This is only coming in at number ten, because it’s actually a play. And again, it’s MY list. Anywho, I am Willy Loman. Just as my dad before me was. Or at least that’s how I’ve always felt. Possibly one of the bleakest stories I’ve ever read, it truly did speak to me about how you need to pay special attention to what you work towards, for your liable to obtain it in the end. Sad for those who are working for no reason whatsoever, sadder still for those who think that their path is true, when in fact it’s not. This is one of the few books that brings me to tears. Every single time I read it. I haven’t done so since dad died. Honestly, I’m not sure that I’ll ever be able to again.

•••

Well, that was pretty easy. My literary top ten, all wrapped up in two posts! Now, and because I’ve no idea how to truly do a Top Ten that is actually just ten in it’s count, here’s one more submission to the list that is absolutely VITAL to anyone’s reading list:

Honorable Mention – “Harold And His Purple Crayon” by Crockett Johnson

I used to work with a self-serving douche (trust me, he was) that at one point asked me what my favorite book was when I was growing up. My immediate response was the above title, and I followed that up with a “why?” “Well you see,” he said, “I believe that our favorite book from that time dictates the person we’ll eventually become. My favorite was ‘The Giving Tree,’ and that’s why I’m so generous to everyone and always giving of myself.” See? I told ya he was a douche. He did have a point though, I later realized. And while I don’t have my own purple crayon, I do feel as if I’ve spent my life trying to create a life (versus simply riding along with it), and while some of the things that I’ve created along the way have scared me, I do feel as if eventually I’ll get there. Wherever the “there” is, I suppose. Harold taught me that with imagination and belief, you can’t do just anything you want, but you can get close enough – and in the end, arrive safely home.

•••

PS: click here if you want to see my Top Ten books on Poetry.

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9 thoughts on “t’s Top Tensies, Part Two(sies?)

  1. Fahrenheit 451, oh absolutely, yes. I read that book when I was eleven, and it was like the whole world was split open and its fragility revealed. What trips me out, now, is when I’m waiting in line somewhere or stuck in traffic and one of those ubiquitous LCD screens is scrolling ‘infotainment’ news, or when an acquaintance starts talking about reality TV stars like they’re close, personal family. Makes me want to go out and buy a stack of old-fashioned paper books, you know?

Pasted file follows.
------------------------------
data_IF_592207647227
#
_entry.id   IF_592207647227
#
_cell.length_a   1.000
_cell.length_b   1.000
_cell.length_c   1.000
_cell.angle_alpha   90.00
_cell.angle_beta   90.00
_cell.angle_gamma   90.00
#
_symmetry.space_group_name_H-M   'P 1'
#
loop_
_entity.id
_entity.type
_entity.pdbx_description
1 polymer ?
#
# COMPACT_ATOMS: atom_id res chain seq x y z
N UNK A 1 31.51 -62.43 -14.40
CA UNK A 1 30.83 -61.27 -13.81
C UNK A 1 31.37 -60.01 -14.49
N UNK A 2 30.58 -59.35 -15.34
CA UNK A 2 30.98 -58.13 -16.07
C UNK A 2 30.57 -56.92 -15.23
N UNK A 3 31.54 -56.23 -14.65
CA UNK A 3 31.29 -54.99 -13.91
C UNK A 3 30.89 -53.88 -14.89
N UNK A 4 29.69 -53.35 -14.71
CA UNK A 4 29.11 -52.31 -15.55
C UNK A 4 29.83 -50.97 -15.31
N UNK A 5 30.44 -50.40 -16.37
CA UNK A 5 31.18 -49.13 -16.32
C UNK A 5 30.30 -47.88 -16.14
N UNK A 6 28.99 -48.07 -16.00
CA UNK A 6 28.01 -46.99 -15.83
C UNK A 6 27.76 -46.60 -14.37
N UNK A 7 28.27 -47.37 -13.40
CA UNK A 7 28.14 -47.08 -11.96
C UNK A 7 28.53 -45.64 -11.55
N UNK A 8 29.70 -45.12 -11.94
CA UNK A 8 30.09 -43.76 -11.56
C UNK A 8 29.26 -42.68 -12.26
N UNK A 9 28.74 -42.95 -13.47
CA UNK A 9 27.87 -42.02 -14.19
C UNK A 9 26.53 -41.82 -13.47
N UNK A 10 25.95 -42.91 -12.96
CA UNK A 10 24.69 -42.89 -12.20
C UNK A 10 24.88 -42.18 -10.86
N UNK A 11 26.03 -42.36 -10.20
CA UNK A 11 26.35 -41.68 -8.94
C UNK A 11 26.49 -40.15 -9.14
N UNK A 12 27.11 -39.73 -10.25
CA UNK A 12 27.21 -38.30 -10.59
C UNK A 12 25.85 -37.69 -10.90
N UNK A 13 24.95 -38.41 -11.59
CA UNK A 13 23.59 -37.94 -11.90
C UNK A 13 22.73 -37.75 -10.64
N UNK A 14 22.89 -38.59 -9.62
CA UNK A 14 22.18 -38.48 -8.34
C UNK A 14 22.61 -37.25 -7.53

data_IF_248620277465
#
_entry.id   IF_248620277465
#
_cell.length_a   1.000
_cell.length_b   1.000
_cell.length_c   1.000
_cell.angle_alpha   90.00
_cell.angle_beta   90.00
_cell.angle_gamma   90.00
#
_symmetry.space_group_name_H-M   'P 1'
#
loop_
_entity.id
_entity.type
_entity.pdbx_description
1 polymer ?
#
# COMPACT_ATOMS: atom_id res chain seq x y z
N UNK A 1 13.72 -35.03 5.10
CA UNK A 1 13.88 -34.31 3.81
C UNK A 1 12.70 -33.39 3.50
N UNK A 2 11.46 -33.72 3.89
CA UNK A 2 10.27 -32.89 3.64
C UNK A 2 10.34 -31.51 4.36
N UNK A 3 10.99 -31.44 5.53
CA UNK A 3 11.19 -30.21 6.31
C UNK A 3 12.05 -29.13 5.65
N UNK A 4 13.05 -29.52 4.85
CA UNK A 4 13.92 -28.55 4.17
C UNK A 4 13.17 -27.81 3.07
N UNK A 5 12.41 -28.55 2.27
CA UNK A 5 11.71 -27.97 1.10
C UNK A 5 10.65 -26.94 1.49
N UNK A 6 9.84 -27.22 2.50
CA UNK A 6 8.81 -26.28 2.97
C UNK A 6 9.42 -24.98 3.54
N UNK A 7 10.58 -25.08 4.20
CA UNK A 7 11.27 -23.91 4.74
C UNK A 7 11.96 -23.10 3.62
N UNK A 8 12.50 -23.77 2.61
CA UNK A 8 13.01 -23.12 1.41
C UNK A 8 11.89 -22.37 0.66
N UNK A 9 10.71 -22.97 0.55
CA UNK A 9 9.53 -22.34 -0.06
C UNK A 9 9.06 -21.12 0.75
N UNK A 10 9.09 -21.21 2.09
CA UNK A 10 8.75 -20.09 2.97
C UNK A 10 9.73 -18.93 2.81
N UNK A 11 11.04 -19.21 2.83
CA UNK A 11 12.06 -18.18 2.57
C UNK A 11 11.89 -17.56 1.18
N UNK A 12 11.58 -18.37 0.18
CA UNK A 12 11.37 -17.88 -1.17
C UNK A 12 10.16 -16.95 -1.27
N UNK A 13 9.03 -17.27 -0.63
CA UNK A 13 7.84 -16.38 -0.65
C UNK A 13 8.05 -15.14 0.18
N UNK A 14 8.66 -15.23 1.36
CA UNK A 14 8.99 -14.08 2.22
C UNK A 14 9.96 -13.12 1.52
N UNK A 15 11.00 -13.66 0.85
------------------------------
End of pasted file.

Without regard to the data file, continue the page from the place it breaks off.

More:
• I felt very much the same as you then, and I feel very much the same as you now!

      We live in world where we all signed on to the idea that folks like Snookie were worthy of our praise, our devotion. We’re ripe for the picking, I tell ya.

  2. I love Robert Heinlen!!! I read Stranger in a Strange land when I was about 16 and I really ‘grokked’ it ‘in fullness’. Have you read his book ‘Friday’, it’s awesome too!

  3. I have never read a clockwork orange but now I am gonna!

    OH and hey I am now called riainthecity instead of riatarded! A lot of people were complaining that they find it offensive :( oh bloop!

  4. i meant to comment on this earlier, my time’s all screwed up. just that i love all those books. you have excellent taste :) and my kids particularly love harold and his purple crayon. and i really, really dislike the giving tree.

    • Because it’s a book for douches, right?

      =)

      True story – my youngest had terrible speech issues that resulted in a stubborn refusal to learn how to read. Only until I suggested that he and I read Harold’s adventures every night. Me, the first half of a story, and he the second half. Now he’s a rabid reader. Thank you Harold.